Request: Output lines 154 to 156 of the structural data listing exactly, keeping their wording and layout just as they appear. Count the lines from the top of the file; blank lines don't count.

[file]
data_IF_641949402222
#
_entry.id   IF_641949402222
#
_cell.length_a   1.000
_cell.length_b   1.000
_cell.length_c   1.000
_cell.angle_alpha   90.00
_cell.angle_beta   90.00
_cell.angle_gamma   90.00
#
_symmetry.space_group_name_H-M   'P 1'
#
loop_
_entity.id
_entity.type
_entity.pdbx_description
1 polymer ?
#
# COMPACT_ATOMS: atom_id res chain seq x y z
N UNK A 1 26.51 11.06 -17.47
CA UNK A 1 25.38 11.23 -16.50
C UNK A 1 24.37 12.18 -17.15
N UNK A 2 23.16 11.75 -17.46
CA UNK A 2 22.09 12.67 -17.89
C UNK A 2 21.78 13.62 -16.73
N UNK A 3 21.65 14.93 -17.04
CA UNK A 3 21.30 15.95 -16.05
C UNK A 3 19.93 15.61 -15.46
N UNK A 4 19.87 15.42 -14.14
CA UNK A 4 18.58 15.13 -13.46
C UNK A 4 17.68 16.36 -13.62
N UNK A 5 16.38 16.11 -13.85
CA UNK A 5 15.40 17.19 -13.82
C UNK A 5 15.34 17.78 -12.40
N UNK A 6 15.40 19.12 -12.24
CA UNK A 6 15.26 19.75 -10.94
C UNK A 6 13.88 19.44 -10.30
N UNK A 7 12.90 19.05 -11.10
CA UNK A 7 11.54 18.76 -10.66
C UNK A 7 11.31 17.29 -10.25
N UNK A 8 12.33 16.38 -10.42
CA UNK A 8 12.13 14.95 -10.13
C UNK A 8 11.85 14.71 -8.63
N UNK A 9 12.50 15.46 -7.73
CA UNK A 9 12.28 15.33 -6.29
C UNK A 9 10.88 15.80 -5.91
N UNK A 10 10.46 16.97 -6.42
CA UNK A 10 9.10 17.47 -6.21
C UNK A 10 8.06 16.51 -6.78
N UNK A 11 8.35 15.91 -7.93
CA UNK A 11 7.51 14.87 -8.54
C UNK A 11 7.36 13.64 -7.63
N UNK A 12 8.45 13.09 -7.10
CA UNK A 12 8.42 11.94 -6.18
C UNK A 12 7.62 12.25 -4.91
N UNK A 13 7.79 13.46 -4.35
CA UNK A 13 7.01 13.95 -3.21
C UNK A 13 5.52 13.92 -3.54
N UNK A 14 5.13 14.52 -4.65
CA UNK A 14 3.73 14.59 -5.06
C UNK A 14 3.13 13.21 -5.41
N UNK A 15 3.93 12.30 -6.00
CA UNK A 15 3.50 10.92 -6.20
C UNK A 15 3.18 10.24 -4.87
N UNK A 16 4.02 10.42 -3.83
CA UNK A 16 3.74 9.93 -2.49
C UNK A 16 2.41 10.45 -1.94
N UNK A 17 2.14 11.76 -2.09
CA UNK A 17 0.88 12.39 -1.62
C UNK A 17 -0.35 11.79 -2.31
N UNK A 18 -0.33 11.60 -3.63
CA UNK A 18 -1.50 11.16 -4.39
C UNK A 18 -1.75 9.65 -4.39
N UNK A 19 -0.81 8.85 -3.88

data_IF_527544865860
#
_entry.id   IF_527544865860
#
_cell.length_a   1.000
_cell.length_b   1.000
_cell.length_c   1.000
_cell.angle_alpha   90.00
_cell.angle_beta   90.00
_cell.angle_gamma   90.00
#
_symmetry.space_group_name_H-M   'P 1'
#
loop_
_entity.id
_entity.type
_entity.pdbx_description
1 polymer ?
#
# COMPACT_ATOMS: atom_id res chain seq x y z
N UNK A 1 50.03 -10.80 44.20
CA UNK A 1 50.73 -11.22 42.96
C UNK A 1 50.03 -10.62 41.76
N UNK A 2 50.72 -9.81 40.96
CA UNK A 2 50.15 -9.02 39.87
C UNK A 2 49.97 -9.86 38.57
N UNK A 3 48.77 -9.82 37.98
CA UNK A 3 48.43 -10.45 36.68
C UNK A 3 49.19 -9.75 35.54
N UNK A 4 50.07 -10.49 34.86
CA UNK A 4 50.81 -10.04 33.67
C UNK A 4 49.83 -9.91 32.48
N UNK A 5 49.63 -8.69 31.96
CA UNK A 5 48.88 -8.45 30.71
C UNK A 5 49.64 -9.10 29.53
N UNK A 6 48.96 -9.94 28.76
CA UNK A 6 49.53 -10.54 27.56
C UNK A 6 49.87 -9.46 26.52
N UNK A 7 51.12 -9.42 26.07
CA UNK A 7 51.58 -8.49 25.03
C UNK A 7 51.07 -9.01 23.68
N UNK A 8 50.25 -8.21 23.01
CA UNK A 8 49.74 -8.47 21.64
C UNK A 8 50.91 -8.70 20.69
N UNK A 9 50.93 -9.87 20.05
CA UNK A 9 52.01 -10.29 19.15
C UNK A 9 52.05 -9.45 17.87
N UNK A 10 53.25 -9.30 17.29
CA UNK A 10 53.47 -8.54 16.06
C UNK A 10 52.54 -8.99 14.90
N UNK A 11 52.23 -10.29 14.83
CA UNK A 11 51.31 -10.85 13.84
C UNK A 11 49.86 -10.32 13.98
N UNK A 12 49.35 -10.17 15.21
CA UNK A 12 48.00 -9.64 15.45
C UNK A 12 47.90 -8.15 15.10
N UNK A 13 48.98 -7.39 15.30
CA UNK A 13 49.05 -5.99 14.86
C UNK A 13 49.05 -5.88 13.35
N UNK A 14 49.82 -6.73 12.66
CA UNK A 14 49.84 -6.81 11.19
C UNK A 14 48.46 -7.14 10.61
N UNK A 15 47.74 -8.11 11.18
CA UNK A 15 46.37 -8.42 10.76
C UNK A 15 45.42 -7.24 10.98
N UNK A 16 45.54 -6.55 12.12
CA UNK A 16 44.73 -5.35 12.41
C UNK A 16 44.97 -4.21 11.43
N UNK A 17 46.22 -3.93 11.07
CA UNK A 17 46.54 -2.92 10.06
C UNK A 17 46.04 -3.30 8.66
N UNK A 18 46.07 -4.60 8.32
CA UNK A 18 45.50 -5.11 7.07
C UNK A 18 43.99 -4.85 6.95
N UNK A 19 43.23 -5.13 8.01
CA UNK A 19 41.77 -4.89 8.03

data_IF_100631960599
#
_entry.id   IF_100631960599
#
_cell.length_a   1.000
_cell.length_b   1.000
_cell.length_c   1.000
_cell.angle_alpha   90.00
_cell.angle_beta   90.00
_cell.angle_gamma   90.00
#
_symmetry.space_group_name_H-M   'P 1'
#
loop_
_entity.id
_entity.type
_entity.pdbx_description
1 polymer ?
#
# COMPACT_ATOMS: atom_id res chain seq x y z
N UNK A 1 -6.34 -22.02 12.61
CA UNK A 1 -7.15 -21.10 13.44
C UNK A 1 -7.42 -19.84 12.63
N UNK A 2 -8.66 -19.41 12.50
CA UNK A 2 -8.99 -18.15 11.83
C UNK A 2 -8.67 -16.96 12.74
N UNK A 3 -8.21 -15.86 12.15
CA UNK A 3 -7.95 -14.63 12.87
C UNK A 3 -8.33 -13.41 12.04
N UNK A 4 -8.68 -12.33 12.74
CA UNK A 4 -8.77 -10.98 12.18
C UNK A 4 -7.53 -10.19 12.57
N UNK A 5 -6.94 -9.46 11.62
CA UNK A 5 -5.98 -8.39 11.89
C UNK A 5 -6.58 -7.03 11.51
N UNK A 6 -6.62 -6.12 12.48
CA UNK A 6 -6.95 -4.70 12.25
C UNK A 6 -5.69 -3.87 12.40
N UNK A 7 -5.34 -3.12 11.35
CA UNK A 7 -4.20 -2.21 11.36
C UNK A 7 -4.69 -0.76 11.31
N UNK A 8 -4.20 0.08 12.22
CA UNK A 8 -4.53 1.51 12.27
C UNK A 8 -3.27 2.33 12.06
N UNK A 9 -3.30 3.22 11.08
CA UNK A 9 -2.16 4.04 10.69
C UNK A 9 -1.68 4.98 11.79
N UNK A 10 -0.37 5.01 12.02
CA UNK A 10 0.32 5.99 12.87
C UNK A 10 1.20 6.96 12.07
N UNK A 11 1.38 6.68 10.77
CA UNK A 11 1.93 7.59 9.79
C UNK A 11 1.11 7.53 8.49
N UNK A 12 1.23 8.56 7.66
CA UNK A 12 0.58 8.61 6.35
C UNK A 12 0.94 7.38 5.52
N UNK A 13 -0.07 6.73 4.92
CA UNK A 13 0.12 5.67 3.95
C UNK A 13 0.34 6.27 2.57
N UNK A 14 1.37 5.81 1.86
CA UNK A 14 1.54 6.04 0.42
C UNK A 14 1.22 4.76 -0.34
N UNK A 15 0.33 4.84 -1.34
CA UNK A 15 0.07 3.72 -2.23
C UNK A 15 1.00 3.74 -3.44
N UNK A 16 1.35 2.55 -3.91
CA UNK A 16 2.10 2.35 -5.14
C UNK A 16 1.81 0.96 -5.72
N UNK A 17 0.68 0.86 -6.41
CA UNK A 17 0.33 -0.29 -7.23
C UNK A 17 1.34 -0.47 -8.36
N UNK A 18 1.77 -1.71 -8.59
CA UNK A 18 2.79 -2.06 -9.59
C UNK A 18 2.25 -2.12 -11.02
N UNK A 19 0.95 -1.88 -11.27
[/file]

_entry.id   IF_100631960599
#
_cell.length_a   1.000